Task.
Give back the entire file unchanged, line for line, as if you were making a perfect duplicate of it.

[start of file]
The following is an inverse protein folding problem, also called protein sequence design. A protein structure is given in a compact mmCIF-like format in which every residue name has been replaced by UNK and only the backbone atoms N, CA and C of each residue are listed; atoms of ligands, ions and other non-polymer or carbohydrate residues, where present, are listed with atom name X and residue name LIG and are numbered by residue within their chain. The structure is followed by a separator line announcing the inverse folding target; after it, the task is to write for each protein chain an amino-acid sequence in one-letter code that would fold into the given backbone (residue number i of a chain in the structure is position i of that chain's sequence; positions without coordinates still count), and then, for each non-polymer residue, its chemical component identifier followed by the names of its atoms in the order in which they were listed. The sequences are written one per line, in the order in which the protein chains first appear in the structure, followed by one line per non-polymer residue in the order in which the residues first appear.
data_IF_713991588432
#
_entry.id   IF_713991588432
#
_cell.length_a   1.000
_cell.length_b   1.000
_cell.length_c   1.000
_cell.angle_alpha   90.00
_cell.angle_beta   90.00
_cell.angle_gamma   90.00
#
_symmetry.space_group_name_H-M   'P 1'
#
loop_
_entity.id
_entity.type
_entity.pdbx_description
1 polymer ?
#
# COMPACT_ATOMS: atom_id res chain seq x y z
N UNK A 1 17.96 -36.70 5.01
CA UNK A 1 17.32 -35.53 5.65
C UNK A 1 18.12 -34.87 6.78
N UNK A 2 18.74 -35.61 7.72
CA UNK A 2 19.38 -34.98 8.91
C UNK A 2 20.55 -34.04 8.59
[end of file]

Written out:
The following is an inverse protein folding problem, also called protein sequence design. A protein structure is given in a compact mmCIF-like format in which every residue name has been replaced by UNK and only the backbone atoms N, CA and C of each residue are listed; atoms of ligands, ions and other non-polymer or carbohydrate residues, where present, are listed with atom name X and residue name LIG and are numbered by residue within their chain. The structure is followed by a separator line announcing the inverse folding target; after it, the task is to write for each protein chain an amino-acid sequence in one-letter code that would fold into the given backbone (residue number i of a chain in the structure is position i of that chain's sequence; positions without coordinates still count), and then, for each non-polymer residue, its chemical component identifier followed by the names of its atoms in the order in which they were listed. The sequences are written one per line, in the order in which the protein chains first appear in the structure, followed by one line per non-polymer residue in the order in which the residues first appear.
data_IF_713991588432
#
_entry.id   IF_713991588432
#
_cell.length_a   1.000
_cell.length_b   1.000
_cell.length_c   1.000
_cell.angle_alpha   90.00
_cell.angle_beta   90.00
_cell.angle_gamma   90.00
#
_symmetry.space_group_name_H-M   'P 1'
#
loop_
_entity.id
_entity.type
_entity.pdbx_description
1 polymer ?
#
# COMPACT_ATOMS: atom_id res chain seq x y z
N UNK A 1 17.96 -36.70 5.01
CA UNK A 1 17.32 -35.53 5.65
C UNK A 1 18.12 -34.87 6.78
N UNK A 2 18.74 -35.61 7.72
CA UNK A 2 19.38 -34.98 8.91
C UNK A 2 20.55 -34.04 8.59